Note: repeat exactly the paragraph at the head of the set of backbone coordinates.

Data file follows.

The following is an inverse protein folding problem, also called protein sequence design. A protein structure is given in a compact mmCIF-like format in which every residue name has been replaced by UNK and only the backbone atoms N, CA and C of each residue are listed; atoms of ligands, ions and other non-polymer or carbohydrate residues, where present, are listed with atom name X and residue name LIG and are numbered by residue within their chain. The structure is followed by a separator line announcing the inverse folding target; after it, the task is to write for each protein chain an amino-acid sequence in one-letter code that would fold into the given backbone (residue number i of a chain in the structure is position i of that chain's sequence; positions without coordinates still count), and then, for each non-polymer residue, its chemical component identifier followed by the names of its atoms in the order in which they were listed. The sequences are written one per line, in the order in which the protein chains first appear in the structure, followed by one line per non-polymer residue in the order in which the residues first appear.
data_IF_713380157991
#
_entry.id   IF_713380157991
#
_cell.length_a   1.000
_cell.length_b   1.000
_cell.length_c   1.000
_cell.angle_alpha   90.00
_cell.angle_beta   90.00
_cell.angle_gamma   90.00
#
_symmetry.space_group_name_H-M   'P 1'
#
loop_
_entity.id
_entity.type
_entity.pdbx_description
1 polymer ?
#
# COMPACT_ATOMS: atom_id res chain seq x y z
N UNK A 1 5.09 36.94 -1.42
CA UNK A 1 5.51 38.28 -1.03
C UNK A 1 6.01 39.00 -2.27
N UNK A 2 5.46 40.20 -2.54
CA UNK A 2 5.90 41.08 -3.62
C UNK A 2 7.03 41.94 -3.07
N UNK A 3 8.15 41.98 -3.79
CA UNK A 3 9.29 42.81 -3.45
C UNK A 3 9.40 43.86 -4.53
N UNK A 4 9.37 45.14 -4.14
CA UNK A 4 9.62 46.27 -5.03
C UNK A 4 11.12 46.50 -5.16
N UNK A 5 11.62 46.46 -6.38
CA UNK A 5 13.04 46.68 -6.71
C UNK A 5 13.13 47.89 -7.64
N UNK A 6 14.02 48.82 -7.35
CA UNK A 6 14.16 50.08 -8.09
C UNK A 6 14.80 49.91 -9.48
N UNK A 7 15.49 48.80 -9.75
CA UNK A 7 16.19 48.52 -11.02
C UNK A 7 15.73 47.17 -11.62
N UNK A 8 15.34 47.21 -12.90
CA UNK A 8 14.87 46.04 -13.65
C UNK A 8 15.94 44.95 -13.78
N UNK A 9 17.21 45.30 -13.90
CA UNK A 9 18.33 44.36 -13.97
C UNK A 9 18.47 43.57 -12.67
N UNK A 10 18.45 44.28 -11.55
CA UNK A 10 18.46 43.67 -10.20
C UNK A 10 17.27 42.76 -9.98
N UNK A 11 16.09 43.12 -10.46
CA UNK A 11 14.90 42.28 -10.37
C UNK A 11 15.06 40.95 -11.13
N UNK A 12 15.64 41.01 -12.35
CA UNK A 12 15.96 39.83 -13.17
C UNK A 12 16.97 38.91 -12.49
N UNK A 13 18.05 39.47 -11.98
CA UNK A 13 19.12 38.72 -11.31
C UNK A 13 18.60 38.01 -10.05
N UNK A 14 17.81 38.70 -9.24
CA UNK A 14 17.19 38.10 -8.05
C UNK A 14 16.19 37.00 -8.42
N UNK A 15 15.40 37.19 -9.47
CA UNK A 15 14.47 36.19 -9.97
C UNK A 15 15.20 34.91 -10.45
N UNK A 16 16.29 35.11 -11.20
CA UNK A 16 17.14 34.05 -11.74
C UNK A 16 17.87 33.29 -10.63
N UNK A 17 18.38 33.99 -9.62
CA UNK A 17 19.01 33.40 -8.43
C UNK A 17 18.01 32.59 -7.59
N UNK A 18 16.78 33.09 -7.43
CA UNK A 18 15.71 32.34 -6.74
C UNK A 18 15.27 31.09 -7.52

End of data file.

The following is an inverse protein folding problem, also called protein sequence design. A protein structure is given in a compact mmCIF-like format in which every residue name has been replaced by UNK and only the backbone atoms N, CA and C of each residue are listed; atoms of ligands, ions and other non-polymer or carbohydrate residues, where present, are listed with atom name X and residue name LIG and are numbered by residue within their chain. The structure is followed by a separator line announcing the inverse folding target; after it, the task is to write for each protein chain an amino-acid sequence in one-letter code that would fold into the given backbone (residue number i of a chain in the structure is position i of that chain's sequence; positions without coordinates still count), and then, for each non-polymer residue, its chemical component identifier followed by the names of its atoms in the order in which they were listed. The sequences are written one per line, in the order in which the protein chains first appear in the structure, followed by one line per non-polymer residue in the order in which the residues first appear.